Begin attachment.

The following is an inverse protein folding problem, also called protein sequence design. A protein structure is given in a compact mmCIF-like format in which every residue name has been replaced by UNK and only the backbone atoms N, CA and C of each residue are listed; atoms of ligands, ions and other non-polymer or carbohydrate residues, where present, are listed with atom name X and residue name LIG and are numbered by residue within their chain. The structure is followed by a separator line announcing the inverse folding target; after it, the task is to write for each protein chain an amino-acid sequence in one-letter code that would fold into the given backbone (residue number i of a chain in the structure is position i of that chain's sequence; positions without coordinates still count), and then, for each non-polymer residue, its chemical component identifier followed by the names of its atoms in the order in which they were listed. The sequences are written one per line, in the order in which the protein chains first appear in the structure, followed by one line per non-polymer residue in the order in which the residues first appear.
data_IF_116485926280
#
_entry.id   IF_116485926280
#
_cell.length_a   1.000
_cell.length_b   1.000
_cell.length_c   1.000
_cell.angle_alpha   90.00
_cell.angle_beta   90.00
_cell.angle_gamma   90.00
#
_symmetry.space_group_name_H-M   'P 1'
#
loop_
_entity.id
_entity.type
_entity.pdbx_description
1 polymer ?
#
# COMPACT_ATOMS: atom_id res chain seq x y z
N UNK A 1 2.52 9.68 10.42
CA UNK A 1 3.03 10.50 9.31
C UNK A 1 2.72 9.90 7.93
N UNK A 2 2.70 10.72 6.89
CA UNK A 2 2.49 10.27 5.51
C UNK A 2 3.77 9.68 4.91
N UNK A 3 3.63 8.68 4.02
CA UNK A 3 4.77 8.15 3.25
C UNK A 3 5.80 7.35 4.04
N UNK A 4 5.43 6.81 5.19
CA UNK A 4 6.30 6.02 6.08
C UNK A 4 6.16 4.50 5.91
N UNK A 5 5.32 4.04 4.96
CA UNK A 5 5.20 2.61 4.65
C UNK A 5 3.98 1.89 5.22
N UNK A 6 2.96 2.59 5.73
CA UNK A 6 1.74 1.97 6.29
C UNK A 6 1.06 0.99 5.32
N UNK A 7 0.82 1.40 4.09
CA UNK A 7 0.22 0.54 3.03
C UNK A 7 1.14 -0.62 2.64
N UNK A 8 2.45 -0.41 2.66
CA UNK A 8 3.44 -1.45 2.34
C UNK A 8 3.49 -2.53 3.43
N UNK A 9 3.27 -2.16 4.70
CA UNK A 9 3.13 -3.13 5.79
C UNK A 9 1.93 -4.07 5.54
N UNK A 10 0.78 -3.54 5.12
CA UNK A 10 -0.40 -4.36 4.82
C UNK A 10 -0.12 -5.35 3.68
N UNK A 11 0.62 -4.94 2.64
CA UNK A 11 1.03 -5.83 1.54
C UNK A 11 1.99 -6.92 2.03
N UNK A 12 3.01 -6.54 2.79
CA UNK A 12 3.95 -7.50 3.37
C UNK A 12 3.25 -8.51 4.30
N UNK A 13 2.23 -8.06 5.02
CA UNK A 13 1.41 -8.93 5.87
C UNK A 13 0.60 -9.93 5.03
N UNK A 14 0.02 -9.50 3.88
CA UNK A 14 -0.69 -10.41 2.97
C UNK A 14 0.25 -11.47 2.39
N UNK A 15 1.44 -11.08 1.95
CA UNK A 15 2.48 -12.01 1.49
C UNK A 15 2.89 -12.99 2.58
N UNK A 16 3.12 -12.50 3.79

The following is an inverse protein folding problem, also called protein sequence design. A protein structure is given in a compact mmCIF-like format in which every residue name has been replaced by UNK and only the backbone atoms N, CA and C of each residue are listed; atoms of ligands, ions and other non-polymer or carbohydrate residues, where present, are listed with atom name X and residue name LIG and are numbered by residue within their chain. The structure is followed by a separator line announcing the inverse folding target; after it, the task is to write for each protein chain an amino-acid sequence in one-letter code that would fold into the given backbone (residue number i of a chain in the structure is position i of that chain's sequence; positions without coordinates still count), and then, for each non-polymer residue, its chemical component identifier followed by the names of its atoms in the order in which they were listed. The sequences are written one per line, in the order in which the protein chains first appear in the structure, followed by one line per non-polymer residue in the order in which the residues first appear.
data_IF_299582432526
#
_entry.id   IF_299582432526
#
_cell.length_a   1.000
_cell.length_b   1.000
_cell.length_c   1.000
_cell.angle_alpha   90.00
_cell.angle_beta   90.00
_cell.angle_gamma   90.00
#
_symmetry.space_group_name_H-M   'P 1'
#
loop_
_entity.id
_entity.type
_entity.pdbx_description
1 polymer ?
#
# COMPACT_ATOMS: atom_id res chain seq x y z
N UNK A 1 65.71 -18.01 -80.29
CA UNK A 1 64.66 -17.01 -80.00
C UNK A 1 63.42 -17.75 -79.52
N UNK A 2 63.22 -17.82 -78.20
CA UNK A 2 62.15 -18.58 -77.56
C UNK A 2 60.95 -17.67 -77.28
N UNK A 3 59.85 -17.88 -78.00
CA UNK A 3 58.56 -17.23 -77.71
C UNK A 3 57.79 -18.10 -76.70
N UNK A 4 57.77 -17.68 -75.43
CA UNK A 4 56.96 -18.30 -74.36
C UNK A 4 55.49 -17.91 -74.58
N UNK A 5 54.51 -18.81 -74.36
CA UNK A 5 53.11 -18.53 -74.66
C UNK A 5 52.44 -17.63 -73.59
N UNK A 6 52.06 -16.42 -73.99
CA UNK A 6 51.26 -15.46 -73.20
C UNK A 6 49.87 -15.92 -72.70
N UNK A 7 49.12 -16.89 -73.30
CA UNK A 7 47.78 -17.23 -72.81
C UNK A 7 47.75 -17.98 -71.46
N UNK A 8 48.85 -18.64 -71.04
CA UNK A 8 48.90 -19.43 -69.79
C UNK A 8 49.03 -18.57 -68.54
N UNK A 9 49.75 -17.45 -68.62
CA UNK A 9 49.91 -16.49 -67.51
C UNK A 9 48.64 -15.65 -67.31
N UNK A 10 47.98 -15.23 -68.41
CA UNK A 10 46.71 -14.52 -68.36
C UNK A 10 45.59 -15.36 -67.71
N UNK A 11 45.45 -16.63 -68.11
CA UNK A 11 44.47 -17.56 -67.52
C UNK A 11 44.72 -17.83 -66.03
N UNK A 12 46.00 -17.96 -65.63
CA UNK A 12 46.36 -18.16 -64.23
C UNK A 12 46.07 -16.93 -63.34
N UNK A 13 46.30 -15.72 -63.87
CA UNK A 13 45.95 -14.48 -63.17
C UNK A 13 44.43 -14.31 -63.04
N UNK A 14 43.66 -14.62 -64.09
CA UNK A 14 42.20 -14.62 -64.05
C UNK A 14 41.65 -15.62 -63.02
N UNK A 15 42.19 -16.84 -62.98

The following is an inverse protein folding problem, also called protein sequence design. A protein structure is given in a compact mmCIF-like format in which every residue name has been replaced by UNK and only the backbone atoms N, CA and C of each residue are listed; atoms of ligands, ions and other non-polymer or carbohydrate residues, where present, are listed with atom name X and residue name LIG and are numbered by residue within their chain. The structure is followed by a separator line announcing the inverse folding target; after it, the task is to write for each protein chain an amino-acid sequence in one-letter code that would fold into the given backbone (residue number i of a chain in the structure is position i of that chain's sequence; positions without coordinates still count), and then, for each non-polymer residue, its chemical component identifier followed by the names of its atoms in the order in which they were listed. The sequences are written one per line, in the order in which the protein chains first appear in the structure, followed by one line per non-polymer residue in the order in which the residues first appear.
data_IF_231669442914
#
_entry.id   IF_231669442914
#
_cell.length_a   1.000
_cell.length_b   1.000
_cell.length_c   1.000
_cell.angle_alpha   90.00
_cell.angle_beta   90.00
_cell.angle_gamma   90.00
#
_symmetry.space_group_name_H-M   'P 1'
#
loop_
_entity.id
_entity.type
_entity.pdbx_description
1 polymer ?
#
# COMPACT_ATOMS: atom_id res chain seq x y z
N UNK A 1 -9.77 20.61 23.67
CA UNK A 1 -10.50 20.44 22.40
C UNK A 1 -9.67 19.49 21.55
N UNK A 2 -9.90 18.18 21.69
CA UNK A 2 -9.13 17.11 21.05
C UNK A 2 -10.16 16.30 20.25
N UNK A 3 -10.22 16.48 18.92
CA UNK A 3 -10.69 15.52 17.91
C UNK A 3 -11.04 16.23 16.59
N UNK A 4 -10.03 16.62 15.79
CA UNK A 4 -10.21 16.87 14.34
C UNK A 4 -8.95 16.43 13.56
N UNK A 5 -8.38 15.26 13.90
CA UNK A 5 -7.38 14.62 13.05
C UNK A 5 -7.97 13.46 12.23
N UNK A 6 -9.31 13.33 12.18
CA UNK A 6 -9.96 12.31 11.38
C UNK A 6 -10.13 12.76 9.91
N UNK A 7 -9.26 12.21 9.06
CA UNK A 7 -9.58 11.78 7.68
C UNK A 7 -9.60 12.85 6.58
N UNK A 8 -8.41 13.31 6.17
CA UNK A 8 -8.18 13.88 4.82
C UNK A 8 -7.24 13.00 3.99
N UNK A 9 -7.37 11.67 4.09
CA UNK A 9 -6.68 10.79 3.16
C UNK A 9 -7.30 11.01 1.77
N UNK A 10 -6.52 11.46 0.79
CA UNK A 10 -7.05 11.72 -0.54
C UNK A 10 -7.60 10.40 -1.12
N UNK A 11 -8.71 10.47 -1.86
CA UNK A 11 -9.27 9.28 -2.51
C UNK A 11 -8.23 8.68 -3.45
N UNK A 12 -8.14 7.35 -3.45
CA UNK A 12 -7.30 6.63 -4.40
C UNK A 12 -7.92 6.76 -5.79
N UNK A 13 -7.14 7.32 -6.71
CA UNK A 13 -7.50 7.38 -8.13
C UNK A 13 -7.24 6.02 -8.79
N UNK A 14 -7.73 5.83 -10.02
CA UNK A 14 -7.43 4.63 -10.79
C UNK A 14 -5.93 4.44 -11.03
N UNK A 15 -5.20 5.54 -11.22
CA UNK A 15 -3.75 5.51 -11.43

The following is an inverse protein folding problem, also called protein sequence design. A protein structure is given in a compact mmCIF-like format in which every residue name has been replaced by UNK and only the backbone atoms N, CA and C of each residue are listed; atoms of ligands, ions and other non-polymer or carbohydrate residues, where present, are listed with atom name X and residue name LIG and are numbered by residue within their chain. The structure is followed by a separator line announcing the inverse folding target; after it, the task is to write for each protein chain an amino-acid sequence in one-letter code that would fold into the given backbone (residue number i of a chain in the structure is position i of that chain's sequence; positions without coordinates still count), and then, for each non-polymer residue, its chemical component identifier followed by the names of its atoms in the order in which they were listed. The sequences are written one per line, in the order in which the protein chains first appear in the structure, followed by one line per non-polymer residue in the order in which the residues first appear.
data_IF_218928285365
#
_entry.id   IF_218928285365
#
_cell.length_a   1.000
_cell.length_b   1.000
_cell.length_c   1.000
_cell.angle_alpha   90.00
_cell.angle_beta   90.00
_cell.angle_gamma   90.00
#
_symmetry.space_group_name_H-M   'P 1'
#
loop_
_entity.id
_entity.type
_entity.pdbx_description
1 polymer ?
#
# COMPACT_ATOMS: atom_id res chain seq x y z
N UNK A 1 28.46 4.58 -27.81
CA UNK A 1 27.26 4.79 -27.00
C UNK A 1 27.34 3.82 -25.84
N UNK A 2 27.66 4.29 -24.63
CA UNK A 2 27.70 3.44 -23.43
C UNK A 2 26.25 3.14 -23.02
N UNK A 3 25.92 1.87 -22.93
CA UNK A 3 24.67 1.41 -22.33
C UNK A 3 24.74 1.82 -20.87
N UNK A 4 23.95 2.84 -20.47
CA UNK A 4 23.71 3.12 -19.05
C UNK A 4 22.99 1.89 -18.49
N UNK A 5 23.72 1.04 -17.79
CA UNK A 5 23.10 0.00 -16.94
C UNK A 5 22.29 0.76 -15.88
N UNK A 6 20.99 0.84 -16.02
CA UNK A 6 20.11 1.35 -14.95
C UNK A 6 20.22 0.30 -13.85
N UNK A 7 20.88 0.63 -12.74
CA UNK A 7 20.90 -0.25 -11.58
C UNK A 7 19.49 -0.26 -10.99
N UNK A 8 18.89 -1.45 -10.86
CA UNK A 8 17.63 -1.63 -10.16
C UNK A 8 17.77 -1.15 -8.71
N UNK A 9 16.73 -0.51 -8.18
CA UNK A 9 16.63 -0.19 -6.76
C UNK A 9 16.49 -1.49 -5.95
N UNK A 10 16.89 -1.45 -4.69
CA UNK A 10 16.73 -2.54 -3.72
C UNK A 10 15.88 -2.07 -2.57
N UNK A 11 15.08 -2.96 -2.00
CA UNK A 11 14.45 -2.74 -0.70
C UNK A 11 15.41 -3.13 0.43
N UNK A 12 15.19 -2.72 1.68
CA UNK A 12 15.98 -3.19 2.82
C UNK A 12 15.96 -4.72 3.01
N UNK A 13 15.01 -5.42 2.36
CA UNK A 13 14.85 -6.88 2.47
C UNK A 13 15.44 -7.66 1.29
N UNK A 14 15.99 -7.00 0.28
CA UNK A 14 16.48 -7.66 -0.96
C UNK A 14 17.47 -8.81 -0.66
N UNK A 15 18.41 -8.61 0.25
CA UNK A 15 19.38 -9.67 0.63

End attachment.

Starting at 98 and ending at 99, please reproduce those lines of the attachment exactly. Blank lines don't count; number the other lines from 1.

N UNK A 4 57.77 -17.68 -75.43
CA UNK A 4 56.96 -18.30 -74.36